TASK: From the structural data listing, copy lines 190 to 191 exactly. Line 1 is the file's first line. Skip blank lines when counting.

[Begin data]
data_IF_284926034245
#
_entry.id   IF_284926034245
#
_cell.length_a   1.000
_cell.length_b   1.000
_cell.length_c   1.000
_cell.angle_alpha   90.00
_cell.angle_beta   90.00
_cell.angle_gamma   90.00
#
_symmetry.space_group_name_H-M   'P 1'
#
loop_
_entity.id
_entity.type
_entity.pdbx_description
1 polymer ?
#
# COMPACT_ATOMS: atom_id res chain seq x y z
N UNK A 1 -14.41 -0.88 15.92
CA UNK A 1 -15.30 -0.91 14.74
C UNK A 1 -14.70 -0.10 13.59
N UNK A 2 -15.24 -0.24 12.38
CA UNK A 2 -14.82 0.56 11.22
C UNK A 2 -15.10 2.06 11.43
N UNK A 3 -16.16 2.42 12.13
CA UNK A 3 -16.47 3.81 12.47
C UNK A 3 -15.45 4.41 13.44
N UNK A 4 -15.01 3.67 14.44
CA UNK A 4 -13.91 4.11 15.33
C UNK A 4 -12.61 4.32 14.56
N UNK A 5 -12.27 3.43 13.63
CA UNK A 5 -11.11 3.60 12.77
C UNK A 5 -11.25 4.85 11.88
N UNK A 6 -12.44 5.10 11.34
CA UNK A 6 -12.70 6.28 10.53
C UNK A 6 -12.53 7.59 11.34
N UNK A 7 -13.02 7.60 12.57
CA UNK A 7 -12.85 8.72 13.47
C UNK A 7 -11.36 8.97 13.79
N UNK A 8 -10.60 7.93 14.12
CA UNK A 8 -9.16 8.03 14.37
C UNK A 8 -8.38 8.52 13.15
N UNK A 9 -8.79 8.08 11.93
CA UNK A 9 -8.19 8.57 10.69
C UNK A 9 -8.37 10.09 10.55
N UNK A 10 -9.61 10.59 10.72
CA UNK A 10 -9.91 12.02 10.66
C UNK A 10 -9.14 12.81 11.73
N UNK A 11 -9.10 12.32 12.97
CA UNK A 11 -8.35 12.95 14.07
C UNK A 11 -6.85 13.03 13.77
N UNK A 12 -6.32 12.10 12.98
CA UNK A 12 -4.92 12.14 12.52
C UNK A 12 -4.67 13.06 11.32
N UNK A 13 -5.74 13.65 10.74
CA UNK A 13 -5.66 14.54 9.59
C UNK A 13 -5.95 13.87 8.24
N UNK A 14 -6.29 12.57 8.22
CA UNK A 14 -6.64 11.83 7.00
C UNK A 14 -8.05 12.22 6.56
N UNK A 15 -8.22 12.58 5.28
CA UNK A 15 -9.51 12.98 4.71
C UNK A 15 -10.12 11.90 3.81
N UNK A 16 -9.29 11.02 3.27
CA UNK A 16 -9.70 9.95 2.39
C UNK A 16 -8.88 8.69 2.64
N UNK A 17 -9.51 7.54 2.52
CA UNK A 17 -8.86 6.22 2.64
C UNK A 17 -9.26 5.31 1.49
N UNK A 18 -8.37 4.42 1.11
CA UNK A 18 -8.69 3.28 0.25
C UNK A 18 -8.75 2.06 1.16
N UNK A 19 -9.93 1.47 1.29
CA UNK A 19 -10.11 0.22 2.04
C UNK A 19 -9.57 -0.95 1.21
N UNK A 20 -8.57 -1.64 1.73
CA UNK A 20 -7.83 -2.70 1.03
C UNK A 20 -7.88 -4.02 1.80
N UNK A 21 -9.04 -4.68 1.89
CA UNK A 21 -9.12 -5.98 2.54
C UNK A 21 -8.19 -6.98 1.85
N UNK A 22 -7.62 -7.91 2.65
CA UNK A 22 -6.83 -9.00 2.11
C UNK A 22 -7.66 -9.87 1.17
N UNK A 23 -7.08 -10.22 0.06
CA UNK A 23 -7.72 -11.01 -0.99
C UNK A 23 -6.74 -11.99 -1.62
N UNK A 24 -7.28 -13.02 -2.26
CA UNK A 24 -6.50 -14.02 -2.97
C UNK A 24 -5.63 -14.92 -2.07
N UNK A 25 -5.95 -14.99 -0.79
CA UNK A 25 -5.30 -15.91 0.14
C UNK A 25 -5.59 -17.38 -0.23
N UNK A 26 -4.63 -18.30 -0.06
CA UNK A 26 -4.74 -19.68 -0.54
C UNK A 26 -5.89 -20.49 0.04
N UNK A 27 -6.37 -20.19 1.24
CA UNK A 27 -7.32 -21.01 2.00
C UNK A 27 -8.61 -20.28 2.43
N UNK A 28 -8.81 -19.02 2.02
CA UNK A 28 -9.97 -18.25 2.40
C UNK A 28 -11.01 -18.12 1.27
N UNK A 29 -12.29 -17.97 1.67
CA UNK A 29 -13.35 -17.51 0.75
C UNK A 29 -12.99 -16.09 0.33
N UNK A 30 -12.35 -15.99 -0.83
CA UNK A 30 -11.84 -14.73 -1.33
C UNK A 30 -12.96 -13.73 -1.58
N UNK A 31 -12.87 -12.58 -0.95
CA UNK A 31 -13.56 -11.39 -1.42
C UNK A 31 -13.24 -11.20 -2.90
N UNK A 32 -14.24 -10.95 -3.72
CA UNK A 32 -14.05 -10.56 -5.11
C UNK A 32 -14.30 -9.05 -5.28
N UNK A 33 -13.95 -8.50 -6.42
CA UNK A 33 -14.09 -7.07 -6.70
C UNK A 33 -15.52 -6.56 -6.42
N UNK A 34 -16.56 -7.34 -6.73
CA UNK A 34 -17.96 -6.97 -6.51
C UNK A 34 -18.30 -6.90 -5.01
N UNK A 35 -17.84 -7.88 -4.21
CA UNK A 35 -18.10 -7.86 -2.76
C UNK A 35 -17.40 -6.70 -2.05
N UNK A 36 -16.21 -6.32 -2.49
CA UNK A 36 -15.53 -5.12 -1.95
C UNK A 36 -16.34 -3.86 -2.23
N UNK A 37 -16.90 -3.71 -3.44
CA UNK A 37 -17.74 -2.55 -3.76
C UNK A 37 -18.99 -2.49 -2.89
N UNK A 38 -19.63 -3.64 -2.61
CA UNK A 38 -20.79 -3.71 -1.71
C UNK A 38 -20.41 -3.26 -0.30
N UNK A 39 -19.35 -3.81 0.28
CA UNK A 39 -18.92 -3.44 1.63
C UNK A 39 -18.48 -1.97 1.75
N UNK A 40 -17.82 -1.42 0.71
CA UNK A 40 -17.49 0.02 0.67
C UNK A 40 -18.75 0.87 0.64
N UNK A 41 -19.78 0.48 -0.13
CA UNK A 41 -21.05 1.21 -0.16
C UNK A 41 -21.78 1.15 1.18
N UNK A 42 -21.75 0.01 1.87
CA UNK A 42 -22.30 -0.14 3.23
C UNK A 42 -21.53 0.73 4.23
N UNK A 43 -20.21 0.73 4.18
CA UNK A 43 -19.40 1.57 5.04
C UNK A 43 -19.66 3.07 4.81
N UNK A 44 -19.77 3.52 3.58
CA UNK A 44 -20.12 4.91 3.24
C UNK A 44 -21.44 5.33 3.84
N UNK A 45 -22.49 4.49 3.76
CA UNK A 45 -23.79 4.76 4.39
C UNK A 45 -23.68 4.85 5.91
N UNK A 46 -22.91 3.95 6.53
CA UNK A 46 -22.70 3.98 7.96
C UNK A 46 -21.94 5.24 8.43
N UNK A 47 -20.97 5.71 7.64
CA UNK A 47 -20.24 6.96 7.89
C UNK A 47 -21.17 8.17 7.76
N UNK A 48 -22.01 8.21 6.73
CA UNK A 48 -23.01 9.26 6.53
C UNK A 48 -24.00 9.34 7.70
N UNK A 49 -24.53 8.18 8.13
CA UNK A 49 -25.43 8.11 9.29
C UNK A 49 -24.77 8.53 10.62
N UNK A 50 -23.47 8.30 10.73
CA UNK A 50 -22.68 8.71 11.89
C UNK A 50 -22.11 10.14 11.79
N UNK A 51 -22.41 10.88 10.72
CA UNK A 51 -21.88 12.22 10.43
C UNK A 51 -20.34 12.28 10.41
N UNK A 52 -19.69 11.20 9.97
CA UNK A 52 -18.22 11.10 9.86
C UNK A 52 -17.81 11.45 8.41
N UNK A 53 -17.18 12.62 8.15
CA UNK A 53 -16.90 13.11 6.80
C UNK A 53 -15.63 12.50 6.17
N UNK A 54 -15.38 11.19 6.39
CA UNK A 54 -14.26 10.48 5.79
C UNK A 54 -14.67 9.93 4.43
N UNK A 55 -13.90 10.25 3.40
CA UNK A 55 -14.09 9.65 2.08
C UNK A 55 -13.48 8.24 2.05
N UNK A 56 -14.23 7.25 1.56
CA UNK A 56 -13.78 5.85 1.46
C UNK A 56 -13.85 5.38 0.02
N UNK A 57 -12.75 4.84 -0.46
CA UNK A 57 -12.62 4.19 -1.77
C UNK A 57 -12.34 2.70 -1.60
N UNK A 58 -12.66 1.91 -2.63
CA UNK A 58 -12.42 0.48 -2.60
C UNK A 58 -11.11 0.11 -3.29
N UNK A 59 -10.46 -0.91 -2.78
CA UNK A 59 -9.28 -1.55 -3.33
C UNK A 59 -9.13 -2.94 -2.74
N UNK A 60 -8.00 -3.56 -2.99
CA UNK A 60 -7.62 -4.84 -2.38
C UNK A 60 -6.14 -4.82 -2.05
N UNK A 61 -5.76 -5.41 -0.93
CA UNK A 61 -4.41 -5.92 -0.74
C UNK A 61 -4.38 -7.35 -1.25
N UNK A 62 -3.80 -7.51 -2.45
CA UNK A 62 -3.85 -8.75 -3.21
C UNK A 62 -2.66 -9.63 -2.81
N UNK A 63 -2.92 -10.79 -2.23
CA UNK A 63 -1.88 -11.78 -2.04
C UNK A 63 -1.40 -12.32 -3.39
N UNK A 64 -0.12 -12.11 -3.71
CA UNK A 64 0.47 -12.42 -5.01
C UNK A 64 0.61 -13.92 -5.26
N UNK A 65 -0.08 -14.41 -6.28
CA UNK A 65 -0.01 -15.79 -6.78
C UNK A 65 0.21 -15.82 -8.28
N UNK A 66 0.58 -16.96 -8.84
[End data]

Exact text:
CA UNK A 57 -12.62 4.19 -1.77
C UNK A 57 -12.34 2.70 -1.60